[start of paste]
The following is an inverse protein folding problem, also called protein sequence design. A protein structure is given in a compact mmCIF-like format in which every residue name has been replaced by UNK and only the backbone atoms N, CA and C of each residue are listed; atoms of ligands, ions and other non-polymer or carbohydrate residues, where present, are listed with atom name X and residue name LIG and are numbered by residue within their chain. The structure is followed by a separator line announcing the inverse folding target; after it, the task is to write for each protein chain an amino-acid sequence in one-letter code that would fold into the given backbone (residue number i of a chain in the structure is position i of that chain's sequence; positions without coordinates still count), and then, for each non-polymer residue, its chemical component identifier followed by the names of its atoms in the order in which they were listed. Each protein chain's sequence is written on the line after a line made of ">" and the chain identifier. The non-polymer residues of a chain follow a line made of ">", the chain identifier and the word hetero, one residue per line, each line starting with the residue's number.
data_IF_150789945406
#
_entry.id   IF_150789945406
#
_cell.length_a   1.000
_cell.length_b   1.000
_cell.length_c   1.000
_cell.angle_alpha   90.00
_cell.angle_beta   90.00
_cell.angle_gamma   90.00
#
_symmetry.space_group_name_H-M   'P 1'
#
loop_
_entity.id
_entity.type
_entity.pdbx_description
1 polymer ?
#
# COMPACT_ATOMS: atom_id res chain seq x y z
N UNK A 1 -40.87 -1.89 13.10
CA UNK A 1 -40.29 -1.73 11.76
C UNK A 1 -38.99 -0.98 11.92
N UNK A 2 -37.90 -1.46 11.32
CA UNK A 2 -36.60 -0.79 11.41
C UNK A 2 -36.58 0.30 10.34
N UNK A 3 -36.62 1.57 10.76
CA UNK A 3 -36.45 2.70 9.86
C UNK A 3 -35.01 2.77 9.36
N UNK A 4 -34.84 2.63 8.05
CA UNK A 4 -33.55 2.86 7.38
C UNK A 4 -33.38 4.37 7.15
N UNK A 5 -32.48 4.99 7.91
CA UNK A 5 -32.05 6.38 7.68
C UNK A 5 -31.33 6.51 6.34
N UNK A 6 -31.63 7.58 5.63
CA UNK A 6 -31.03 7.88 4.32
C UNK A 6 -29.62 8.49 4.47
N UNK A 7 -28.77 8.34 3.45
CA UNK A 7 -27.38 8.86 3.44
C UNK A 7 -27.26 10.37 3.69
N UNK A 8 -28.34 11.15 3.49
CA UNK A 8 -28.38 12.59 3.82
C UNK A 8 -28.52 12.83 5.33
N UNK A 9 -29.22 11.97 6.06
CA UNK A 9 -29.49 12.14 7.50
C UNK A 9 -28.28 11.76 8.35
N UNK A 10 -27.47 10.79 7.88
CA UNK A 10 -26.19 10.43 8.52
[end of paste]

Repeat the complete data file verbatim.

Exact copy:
The following is an inverse protein folding problem, also called protein sequence design. A protein structure is given in a compact mmCIF-like format in which every residue name has been replaced by UNK and only the backbone atoms N, CA and C of each residue are listed; atoms of ligands, ions and other non-polymer or carbohydrate residues, where present, are listed with atom name X and residue name LIG and are numbered by residue within their chain. The structure is followed by a separator line announcing the inverse folding target; after it, the task is to write for each protein chain an amino-acid sequence in one-letter code that would fold into the given backbone (residue number i of a chain in the structure is position i of that chain's sequence; positions without coordinates still count), and then, for each non-polymer residue, its chemical component identifier followed by the names of its atoms in the order in which they were listed. Each protein chain's sequence is written on the line after a line made of ">" and the chain identifier. The non-polymer residues of a chain follow a line made of ">", the chain identifier and the word hetero, one residue per line, each line starting with the residue's number.
data_IF_150789945406
#
_entry.id   IF_150789945406
#
_cell.length_a   1.000
_cell.length_b   1.000
_cell.length_c   1.000
_cell.angle_alpha   90.00
_cell.angle_beta   90.00
_cell.angle_gamma   90.00
#
_symmetry.space_group_name_H-M   'P 1'
#
loop_
_entity.id
_entity.type
_entity.pdbx_description
1 polymer ?
#
# COMPACT_ATOMS: atom_id res chain seq x y z
N UNK A 1 -40.87 -1.89 13.10
CA UNK A 1 -40.29 -1.73 11.76
C UNK A 1 -38.99 -0.98 11.92
N UNK A 2 -37.90 -1.46 11.32
CA UNK A 2 -36.60 -0.79 11.41
C UNK A 2 -36.58 0.30 10.34
N UNK A 3 -36.62 1.57 10.76
CA UNK A 3 -36.45 2.70 9.86
C UNK A 3 -35.01 2.77 9.36
N UNK A 4 -34.84 2.63 8.05
CA UNK A 4 -33.55 2.86 7.38
C UNK A 4 -33.38 4.37 7.15
N UNK A 5 -32.48 4.99 7.91
CA UNK A 5 -32.05 6.38 7.68
C UNK A 5 -31.33 6.51 6.34
N UNK A 6 -31.63 7.58 5.63
CA UNK A 6 -31.03 7.88 4.32
C UNK A 6 -29.62 8.49 4.47
N UNK A 7 -28.77 8.34 3.45
CA UNK A 7 -27.38 8.86 3.44
C UNK A 7 -27.26 10.37 3.69
N UNK A 8 -28.34 11.15 3.49
CA UNK A 8 -28.38 12.59 3.82
C UNK A 8 -28.52 12.83 5.33
N UNK A 9 -29.22 11.97 6.06
CA UNK A 9 -29.49 12.14 7.50
C UNK A 9 -28.28 11.76 8.35
N UNK A 10 -27.47 10.79 7.88
CA UNK A 10 -26.19 10.43 8.52